If you’re a data scientist, you might find this self-affirming to hear that data scientists share your struggles and hopefully you’ll have some talking points to help address some of these challenges. If you’re not a data scientist and you’re wondering why you’re concerning yourself with what data scientists don’t like, it might be worth giving this article a read. Brooks-Bartlett hashes out why data scientists leave their jobs. A lot of it comes down to organizations not understanding what the work of a data scientist is and how that frustration results in, data scientists spending 1-2 hours a week looking for a new job (according to the Financial Times). Not an inspiring statistic to hear when thinking about retaining talent that is one of the hardest to acquire.

Let’s start with the least favorite:


Security

What is it? And why do companies care about it? 

Since this is the function data scientists like the least, we’ll give it the most attention.

Before addressing where data scientists fit into this conversation, let’s consider why data security matters.

  1. To be compliant – Even though the US doesn’t have a unified data security act, there are state by state regulations and industry-specific regulations (HIPAA). And as states like California lead the charge with new regulations like the California Consumer Privacy Act, companies are needing to enhance their data privacy.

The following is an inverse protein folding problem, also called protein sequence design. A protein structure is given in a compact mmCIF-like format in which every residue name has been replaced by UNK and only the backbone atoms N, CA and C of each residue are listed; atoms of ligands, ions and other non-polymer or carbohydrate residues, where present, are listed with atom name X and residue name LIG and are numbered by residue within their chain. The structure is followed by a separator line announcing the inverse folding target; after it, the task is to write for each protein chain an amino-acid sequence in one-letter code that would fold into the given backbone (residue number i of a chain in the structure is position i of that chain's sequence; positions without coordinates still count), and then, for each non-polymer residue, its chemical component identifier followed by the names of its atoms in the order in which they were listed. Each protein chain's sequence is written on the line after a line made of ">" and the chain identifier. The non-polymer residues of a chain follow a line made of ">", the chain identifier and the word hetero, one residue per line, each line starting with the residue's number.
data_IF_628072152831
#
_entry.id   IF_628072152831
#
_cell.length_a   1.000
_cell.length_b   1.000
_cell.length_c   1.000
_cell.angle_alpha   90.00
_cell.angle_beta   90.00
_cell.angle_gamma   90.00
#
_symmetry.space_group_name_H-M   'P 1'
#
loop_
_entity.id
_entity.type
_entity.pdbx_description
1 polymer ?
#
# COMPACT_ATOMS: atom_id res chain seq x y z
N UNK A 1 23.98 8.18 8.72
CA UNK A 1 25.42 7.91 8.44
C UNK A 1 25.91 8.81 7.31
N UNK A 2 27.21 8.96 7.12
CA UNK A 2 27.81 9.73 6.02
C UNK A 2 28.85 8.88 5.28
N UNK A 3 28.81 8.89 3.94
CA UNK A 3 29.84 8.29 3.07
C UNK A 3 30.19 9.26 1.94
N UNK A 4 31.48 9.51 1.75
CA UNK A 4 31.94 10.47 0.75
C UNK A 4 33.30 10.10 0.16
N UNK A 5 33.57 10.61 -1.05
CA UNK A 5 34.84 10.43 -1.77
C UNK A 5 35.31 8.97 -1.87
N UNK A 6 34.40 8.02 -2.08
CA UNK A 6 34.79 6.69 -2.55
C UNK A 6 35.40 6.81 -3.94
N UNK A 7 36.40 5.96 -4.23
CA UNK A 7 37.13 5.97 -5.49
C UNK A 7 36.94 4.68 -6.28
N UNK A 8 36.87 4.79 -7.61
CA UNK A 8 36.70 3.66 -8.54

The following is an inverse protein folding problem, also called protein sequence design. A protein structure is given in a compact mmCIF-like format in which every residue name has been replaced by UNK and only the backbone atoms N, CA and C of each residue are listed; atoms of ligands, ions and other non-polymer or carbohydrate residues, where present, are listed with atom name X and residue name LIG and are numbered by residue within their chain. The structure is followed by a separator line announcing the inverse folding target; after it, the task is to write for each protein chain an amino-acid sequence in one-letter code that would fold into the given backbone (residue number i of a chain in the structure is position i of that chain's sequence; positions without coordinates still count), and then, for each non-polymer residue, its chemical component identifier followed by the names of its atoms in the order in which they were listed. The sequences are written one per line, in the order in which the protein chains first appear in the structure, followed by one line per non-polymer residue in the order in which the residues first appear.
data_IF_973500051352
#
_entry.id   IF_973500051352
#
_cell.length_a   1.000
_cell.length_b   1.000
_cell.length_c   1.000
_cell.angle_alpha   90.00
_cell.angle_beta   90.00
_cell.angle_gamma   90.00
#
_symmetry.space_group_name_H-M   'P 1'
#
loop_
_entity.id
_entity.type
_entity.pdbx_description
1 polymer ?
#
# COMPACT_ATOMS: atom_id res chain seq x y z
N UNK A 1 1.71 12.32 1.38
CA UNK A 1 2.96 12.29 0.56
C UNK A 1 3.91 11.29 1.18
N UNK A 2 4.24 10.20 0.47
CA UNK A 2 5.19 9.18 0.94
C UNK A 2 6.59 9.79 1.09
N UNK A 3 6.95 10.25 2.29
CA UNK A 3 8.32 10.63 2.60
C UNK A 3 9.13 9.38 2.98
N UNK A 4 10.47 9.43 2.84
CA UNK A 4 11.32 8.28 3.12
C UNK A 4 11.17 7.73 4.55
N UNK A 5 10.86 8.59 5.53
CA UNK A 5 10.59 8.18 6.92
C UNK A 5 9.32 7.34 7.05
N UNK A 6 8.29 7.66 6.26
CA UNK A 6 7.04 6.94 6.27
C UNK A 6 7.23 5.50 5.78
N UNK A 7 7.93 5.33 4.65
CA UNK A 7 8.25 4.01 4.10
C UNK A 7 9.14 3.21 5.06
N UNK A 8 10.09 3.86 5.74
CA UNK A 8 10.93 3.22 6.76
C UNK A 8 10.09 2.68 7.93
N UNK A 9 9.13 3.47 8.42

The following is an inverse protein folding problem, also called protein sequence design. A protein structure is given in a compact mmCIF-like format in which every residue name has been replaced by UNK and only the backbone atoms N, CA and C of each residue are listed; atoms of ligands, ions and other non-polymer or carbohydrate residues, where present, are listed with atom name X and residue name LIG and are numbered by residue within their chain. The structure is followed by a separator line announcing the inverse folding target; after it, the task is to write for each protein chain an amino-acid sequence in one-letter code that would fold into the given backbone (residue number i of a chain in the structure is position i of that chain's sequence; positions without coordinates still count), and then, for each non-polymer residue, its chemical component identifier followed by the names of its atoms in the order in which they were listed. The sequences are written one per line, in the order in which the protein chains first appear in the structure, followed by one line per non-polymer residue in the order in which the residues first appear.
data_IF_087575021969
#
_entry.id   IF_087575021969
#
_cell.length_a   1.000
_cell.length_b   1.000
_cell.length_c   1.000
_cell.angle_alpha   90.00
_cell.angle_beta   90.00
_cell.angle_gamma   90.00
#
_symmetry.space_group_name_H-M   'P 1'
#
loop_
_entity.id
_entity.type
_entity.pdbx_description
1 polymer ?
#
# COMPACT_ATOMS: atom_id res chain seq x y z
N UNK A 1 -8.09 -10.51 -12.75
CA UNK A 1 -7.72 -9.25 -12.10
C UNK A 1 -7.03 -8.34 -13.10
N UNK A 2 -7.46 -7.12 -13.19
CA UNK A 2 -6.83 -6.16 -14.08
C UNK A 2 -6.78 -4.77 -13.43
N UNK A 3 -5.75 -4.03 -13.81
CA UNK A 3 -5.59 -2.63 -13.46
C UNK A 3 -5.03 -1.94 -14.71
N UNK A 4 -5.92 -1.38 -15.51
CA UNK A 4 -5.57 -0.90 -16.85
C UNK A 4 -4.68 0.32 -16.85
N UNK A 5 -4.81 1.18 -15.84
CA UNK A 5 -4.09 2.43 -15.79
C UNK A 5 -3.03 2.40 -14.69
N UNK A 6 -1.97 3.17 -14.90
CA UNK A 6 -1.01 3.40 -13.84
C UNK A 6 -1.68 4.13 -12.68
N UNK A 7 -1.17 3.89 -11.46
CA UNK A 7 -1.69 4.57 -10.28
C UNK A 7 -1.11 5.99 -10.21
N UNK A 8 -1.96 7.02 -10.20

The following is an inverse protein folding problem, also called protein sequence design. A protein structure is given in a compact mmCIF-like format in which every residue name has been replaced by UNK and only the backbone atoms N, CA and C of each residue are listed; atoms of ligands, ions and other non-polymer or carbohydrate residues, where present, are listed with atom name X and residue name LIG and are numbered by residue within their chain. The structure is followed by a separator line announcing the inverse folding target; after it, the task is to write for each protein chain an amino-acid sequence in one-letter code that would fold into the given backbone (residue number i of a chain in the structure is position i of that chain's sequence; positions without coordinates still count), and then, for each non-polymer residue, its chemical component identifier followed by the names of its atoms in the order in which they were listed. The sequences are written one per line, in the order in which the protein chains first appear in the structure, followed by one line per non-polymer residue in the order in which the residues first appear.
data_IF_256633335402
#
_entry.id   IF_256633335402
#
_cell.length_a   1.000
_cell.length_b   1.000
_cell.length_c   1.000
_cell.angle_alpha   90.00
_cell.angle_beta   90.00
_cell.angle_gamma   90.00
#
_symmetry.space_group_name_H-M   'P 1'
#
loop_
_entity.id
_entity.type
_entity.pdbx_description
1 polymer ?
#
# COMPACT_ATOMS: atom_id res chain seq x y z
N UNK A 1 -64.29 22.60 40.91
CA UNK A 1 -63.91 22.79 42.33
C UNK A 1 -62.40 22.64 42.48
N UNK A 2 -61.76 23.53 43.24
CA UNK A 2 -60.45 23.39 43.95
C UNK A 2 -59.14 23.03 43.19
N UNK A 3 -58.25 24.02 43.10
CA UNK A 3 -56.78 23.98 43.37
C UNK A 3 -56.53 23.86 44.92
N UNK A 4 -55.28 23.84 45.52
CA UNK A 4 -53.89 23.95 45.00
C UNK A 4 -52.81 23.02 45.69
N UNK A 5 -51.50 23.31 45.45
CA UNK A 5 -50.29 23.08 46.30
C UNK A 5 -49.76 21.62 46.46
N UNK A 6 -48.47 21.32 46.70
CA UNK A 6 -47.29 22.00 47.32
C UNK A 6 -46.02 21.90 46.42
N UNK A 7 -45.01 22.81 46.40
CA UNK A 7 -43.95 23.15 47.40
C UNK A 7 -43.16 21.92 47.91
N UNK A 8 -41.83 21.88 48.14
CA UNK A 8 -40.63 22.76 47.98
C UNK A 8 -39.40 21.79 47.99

2. To maintain a good reputation –Showing a commitment to customer protection improves a company’s image
  3. To sustain competitive advantage – In data-driven organizations that pride themselves on making analytically informed decisions, data is an asset. A massive one.
  4. To avoid massive fines – To provide a few examples, Facebook had a $5 billion penalty from the FTC or Equifax had a $275 million penalty from the CFPB and various states.

 Why do data scientists get pulled into this?

As companies become more data-centric, they become increasingly exposed to risks around security so all teams who work closely with data are likely spending more time on security than they would like (at least at companies who take data security seriously).

Why do data scientists not like it? 

Building in security safeguards – encryption, masking, erasure, resilience – takes time and is often seen more as a requirement than a game-changing opportunity. There is an inherent tension here. Whether or not the perception is correct, security, compliance, and governance have historically been recognized as stifling innovation, so it’s understandable why over a third of data scientists who participated in this survey, found it to be the least enjoyable work they do.

Many data scientists got into the field, because they wanted to drive decisions in the organization with their insights, not because they wanted to encrypt personally identifiable information (PII) in their models.